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Introduction to Political Science

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Political science is the systematic
study of government and politics. It is a social science just like sociology or psychology or
anthropology in that we are fascinated by human behavior, but in the case of political science we look
at political behavior in particular. Political science has often
been defined as who gets what, when, where, and how. Political science is
about power relationships. Why should one study political science?
Political science is fascinating! It’s about people.
Politics impacts our lives directly and indirectly whether we’re aware
of it or not. If there’s a crime that takes
place one calls the police. That’s government. If there’s a fire that takes
place one calls the fire department. That’s also government. The military is government as well. Our
civil liberties, our rights, that impacts us on a daily
basis, so if one happens to get pulled over by a police officer, for example, what are their
legal rights in that kind of situation? The question of textbook costs and so on and so forth, these are actually fundamentally
political decisions that are made by politicians, by elected officials. Political science is a very broad
discipline, but some of the subdisciplines include national, state, and
local government, so if one is taking political science courses in the United
States then they might take courses in American government, on the American presidency, the court
system. There’s international relations. That is
a discipline where we look at how all of the various actors
within the global system or the international system interact with one another. In an
international relations course one might learn about topics such as human
rights, such as globalization, such as
international relations theories that help us understand the world around us or at
least attempt to explain various international phenomena. Power,
military power, hard power, soft power. Another area that
one might study within international relations would
be foreign policy decision-making. And, in fact, one can take courses at most
American colleges and universities and colleges and universities, indeed, throughout the world in studying the foreign policy of particular countries. Another subdiscipline within political science is political theory and/or political philosophy. And, in those
courses one would study some of the great
thinkers throughout human history who have grappled with tough political,
philosophical questions about the nature of power, about the
nature of human beings, and also really get into discussing
various ideas and many of the “isms”: socialism, communism, Islamism, feminism and so on. Another subdiscipline of political
science is comparative government and politics. In comparative politics courses, we
discuss and analyze the various political systems around the world. And, there are two major
approaches to the study of comparative politics. The
first is the thematic approach where one would study the various broad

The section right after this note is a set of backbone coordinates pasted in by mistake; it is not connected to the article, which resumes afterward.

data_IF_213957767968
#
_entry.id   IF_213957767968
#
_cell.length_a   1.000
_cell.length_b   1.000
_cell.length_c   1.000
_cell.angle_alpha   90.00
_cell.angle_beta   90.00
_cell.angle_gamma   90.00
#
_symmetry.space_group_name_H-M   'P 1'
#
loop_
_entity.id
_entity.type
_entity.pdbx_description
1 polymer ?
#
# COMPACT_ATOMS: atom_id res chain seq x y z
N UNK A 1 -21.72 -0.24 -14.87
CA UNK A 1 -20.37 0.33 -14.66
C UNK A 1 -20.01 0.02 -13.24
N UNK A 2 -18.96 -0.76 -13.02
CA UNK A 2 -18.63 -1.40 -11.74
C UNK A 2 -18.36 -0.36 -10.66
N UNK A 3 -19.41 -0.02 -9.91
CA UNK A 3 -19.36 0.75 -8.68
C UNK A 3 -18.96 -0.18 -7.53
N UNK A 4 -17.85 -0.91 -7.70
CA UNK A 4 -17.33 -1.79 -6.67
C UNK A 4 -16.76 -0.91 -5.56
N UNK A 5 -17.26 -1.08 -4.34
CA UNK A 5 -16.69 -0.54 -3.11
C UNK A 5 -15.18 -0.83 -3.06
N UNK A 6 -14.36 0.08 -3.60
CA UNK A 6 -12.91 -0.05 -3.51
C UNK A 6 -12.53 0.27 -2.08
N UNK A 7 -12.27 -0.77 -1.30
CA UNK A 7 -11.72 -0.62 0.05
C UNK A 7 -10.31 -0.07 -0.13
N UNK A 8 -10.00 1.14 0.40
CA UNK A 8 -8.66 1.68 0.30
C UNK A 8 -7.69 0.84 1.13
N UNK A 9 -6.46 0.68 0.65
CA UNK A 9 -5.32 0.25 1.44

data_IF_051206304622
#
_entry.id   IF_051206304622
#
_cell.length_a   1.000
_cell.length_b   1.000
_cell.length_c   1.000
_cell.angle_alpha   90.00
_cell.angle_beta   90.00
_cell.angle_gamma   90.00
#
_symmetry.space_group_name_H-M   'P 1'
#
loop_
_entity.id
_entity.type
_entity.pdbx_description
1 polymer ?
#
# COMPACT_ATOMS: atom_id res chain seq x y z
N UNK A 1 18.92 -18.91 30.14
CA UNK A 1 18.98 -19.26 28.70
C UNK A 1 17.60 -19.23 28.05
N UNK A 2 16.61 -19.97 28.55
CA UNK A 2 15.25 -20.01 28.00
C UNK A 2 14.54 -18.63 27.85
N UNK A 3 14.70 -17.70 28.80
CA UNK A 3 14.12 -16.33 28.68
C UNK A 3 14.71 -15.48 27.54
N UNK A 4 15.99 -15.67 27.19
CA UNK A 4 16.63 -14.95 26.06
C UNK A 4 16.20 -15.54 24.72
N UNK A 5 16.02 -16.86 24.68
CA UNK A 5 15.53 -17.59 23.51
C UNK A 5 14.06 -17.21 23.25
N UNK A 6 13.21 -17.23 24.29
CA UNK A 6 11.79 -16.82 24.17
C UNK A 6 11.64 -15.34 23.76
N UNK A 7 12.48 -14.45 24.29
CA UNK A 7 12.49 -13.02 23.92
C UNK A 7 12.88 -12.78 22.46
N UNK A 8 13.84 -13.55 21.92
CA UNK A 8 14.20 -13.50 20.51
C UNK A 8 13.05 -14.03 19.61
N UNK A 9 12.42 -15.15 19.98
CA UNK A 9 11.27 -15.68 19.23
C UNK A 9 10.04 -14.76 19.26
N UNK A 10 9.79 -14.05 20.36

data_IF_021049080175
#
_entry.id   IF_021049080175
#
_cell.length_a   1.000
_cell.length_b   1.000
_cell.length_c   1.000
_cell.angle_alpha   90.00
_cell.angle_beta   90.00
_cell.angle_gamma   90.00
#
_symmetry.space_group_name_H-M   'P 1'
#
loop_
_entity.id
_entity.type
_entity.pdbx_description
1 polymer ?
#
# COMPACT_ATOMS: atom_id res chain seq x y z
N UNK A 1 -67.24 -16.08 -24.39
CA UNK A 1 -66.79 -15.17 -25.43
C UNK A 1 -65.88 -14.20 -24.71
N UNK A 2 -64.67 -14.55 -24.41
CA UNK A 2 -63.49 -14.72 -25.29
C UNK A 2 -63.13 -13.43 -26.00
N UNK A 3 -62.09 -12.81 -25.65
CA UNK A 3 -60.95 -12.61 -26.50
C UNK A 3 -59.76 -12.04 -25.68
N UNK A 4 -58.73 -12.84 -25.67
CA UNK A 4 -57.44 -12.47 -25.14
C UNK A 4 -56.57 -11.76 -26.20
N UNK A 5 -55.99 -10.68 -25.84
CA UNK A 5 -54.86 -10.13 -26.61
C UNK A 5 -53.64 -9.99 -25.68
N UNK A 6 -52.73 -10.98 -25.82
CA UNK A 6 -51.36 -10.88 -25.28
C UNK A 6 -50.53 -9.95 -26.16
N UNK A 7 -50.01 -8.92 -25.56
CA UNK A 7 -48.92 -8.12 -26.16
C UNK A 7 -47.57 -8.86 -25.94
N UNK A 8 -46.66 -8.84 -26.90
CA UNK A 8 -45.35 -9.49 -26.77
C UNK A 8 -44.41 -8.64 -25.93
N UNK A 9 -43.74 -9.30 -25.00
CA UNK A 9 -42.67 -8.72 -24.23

themes that would help us understand the
various political systems around the world, such as revolutions or nationalism, things of
that nature. Another approach is a country-by-country
approach where one studies the various countries around the
world and their political systems, and domestic politics, and domestic political issues within a
particular country. So, within comparative politics one can focus on
the various regions of the world. So, for example, Middle East
North African politics, or Latin American politics, or Asian and/or African politics, or European
politics. Another subdiscipline in the area of
political science would be research methodology or quantitative analyses courses, and
that’s actually sort of the science part of political science where one would utilize numbers to
understand, explain, and predict political behavior. There are many things that one can do
with a political science major in terms of career options. One could
work for government at the federal, state, or local levels. One
could work for the United Nations or other
international governmental organizations. One could work in the nonprofit sector
for non-governmental or nonprofit organizations, or one might actually become a Senator
or president or an elected official. In addition, one could teach with a political science background. One could be a diplomat and work as a
foreign service officer or work for the State Department. One can also work in business and/or
even in journalism, in the news media. A political science
background really prepares one for a wide range of possible career
options. I would say that one would want to study
political science because it’s fascinating. It’s about people, it’s about the story
of people. Political science will help you better
analyze current events. Anyone whose literate can read
newspapers or articles online, but political science will give you that
ability to analyze the current events that are going on. It’ll help you better formulate arguments, and strengthen your arguments,
and develop your critical thinking skills. It’s perhaps human nature to sort of look for easy answers and easy
solutions and kind of get into black-and-white thinking, but what political science will do for
someone is actually get you to understand that there are shades of grey, and that there’s nuance,
and that the world around us is not just black and white. And, again, political science is a social science, so it’s about people, and any social
scientist finds the study of people fascinating. If you’d like to learn more about your
legal rights, if you would like to learn more about the constitution, United States Constitution that impacts you
every day, then political science might be for you.

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